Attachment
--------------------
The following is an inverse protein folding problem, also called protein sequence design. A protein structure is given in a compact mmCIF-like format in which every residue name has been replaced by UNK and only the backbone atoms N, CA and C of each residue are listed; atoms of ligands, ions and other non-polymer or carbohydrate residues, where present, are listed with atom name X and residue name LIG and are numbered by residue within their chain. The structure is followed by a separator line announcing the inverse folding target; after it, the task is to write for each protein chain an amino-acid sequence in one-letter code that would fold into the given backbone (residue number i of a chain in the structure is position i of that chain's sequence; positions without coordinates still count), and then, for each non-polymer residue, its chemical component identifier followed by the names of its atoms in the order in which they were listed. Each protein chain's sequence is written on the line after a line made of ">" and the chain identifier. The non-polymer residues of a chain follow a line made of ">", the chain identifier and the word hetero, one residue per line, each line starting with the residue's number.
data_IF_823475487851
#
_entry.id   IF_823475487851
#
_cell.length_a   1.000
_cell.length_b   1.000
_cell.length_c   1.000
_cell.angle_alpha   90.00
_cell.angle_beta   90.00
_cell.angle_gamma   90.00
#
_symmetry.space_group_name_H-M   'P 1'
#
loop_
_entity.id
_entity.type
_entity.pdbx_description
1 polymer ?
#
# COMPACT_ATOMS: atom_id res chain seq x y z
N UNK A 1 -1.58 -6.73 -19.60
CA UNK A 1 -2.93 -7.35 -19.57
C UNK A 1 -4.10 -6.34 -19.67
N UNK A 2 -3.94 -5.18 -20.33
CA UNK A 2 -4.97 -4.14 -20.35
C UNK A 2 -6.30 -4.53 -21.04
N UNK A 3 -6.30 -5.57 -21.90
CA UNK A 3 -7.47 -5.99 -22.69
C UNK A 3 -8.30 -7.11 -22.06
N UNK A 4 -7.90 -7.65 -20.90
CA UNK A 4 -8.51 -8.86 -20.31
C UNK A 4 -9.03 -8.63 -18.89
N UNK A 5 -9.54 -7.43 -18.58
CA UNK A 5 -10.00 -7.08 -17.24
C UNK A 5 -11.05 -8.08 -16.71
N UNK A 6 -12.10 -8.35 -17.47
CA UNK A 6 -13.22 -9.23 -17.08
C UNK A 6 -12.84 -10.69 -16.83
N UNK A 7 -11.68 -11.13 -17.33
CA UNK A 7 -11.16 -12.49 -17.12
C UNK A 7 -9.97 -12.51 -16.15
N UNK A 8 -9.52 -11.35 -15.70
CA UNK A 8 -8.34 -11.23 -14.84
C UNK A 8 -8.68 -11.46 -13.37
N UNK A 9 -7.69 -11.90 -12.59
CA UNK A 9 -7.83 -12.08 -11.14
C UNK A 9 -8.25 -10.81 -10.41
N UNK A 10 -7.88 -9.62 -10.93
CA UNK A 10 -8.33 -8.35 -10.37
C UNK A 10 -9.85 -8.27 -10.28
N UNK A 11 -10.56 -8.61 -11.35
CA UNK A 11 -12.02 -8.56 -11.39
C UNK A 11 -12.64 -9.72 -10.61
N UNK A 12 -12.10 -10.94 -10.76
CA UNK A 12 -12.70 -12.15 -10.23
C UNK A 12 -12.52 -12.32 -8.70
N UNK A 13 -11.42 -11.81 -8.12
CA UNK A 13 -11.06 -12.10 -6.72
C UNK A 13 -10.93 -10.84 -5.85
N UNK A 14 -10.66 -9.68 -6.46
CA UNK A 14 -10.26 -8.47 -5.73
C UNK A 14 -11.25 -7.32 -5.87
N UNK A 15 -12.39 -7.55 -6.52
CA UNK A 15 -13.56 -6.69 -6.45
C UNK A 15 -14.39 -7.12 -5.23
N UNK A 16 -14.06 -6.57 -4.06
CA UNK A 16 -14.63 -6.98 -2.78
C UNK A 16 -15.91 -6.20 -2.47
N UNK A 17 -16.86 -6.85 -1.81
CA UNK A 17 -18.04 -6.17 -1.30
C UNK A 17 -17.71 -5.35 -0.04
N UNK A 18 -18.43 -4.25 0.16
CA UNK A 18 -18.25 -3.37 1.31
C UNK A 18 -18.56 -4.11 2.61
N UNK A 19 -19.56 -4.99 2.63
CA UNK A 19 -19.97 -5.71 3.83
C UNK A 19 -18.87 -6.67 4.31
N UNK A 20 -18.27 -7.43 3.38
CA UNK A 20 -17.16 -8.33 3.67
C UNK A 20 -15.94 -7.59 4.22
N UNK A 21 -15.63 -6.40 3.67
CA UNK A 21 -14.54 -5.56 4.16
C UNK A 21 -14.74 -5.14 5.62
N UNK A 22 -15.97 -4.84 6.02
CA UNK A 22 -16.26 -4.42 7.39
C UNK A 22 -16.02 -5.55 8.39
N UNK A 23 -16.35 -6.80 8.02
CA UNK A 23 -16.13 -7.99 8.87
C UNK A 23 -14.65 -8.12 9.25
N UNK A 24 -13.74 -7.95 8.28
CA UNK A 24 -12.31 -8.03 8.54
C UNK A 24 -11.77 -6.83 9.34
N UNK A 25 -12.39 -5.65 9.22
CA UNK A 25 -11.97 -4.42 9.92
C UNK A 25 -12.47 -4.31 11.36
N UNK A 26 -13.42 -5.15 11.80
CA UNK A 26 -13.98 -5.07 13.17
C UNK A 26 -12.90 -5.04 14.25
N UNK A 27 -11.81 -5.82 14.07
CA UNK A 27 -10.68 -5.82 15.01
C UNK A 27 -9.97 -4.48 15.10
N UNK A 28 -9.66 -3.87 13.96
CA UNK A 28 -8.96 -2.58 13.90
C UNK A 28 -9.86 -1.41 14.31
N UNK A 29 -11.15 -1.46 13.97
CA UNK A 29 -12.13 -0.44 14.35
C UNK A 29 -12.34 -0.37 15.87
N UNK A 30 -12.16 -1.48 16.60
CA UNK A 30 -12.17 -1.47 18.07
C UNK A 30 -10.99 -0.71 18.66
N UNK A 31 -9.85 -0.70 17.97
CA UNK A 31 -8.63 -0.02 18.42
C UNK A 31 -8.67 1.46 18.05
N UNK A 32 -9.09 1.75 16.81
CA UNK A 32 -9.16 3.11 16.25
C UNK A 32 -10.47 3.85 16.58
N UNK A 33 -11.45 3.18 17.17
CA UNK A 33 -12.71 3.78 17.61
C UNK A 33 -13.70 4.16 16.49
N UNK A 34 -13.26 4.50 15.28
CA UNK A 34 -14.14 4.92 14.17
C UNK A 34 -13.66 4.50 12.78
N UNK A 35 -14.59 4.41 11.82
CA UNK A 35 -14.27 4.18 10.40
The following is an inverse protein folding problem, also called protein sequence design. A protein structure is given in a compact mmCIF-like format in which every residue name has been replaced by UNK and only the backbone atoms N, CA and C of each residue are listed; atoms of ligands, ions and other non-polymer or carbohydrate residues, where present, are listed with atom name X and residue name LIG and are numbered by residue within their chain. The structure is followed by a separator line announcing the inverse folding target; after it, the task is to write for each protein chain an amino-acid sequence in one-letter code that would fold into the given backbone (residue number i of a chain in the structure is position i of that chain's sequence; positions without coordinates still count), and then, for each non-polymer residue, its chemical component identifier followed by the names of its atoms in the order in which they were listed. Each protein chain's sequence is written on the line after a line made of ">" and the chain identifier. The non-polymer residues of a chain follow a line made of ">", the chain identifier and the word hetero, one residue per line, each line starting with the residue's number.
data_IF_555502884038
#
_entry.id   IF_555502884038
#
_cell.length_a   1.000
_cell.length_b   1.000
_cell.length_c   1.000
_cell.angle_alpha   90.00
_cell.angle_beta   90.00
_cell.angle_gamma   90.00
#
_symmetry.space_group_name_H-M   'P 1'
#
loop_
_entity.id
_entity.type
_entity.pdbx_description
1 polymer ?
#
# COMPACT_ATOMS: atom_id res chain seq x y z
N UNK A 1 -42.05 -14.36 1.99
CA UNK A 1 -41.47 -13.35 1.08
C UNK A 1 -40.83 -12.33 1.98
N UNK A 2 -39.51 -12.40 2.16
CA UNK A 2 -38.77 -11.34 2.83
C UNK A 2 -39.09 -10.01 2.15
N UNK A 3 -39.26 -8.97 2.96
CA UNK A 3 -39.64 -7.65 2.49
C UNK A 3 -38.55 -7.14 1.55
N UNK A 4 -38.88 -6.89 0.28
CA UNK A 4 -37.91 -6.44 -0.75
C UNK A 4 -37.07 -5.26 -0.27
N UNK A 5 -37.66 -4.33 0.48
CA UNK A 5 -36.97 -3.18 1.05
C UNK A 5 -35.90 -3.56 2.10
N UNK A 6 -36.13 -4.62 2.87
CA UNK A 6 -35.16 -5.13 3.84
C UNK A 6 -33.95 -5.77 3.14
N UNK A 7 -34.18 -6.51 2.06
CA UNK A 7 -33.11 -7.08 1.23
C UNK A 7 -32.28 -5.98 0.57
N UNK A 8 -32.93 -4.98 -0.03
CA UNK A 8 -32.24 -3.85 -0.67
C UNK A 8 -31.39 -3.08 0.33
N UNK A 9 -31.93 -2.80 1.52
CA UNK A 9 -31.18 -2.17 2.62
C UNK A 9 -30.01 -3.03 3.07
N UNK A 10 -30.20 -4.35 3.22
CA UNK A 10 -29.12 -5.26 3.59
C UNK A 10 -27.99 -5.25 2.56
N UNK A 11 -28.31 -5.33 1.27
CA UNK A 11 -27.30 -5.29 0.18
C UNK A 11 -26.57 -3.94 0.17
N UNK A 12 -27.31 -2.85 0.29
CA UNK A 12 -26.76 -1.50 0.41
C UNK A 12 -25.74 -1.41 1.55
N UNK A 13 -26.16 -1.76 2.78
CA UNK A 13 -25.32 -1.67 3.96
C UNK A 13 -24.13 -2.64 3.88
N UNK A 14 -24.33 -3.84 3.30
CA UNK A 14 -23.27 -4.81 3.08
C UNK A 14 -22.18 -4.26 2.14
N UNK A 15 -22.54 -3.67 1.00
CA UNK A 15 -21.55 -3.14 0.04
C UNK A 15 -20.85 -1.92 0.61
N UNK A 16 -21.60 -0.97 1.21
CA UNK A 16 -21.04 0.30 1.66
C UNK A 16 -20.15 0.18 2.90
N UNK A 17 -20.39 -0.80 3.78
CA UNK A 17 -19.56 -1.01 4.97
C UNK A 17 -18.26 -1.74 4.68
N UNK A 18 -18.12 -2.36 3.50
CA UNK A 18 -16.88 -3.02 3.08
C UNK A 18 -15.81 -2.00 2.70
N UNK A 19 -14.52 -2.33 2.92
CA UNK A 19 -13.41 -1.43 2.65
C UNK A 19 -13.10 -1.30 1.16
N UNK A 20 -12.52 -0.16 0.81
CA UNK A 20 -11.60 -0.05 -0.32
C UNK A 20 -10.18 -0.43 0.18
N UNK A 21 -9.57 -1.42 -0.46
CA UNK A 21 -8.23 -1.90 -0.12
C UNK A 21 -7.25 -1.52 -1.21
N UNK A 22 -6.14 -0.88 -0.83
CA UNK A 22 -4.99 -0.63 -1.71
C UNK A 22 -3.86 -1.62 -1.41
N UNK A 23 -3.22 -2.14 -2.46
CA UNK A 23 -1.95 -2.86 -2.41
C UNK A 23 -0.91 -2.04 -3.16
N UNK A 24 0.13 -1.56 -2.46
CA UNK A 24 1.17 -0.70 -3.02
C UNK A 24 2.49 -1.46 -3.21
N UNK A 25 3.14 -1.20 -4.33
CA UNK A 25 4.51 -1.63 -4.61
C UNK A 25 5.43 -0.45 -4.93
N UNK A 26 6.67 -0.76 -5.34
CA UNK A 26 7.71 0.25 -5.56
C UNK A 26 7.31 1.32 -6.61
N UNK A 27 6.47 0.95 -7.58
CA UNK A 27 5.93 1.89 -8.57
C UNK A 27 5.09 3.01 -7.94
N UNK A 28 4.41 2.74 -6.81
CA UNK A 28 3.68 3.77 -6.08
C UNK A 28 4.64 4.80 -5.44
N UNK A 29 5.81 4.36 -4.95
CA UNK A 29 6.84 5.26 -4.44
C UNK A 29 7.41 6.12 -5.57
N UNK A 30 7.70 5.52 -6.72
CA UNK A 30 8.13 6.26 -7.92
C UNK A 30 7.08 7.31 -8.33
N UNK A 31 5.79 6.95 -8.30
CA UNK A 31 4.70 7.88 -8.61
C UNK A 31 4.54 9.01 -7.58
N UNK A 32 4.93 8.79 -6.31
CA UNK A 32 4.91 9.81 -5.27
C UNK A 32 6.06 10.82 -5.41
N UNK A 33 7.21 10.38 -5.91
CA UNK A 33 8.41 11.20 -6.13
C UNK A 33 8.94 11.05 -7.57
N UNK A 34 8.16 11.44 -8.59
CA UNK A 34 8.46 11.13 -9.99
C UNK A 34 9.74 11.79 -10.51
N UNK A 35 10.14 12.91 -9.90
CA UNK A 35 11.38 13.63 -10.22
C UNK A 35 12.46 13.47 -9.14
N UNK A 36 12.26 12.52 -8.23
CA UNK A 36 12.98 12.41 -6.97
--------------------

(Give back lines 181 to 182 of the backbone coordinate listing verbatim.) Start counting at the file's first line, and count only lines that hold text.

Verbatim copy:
CA UNK A 12 -26.76 -1.50 0.41
C UNK A 12 -25.74 -1.41 1.55